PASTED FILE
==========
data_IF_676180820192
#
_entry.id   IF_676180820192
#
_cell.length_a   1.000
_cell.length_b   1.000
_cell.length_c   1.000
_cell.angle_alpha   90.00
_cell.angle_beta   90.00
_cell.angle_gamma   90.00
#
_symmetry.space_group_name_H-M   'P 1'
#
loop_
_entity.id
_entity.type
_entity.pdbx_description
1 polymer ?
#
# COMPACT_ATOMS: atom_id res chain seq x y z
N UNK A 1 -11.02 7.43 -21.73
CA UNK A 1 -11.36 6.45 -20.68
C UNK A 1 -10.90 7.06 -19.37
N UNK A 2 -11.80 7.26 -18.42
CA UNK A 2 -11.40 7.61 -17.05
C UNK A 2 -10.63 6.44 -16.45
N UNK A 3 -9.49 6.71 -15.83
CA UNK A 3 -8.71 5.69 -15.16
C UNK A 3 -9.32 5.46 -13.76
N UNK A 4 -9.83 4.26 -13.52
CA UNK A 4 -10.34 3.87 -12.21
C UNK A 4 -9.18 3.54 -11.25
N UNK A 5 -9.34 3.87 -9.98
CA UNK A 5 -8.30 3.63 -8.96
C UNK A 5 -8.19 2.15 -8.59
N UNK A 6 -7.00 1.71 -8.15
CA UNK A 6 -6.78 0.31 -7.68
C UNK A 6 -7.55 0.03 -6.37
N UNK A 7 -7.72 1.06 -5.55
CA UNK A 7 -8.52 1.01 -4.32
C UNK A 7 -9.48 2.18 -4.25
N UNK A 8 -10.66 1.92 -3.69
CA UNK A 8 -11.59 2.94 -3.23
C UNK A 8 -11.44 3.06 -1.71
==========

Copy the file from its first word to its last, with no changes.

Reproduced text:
data_IF_676180820192
#
_entry.id   IF_676180820192
#
_cell.length_a   1.000
_cell.length_b   1.000
_cell.length_c   1.000
_cell.angle_alpha   90.00
_cell.angle_beta   90.00
_cell.angle_gamma   90.00
#
_symmetry.space_group_name_H-M   'P 1'
#
loop_
_entity.id
_entity.type
_entity.pdbx_description
1 polymer ?
#
# COMPACT_ATOMS: atom_id res chain seq x y z
N UNK A 1 -11.02 7.43 -21.73
CA UNK A 1 -11.36 6.45 -20.68
C UNK A 1 -10.90 7.06 -19.37
N UNK A 2 -11.80 7.26 -18.42
CA UNK A 2 -11.40 7.61 -17.05
C UNK A 2 -10.63 6.44 -16.45
N UNK A 3 -9.49 6.71 -15.83
CA UNK A 3 -8.71 5.69 -15.16
C UNK A 3 -9.32 5.46 -13.76
N UNK A 4 -9.83 4.26 -13.52
CA UNK A 4 -10.34 3.87 -12.21
C UNK A 4 -9.18 3.54 -11.25
N UNK A 5 -9.34 3.87 -9.98
CA UNK A 5 -8.30 3.63 -8.96
C UNK A 5 -8.19 2.15 -8.59
N UNK A 6 -7.00 1.71 -8.15
CA UNK A 6 -6.78 0.31 -7.68
C UNK A 6 -7.55 0.03 -6.37
N UNK A 7 -7.72 1.06 -5.55
CA UNK A 7 -8.52 1.01 -4.32
C UNK A 7 -9.48 2.18 -4.25
N UNK A 8 -10.66 1.92 -3.69
CA UNK A 8 -11.59 2.94 -3.23
C UNK A 8 -11.44 3.06 -1.71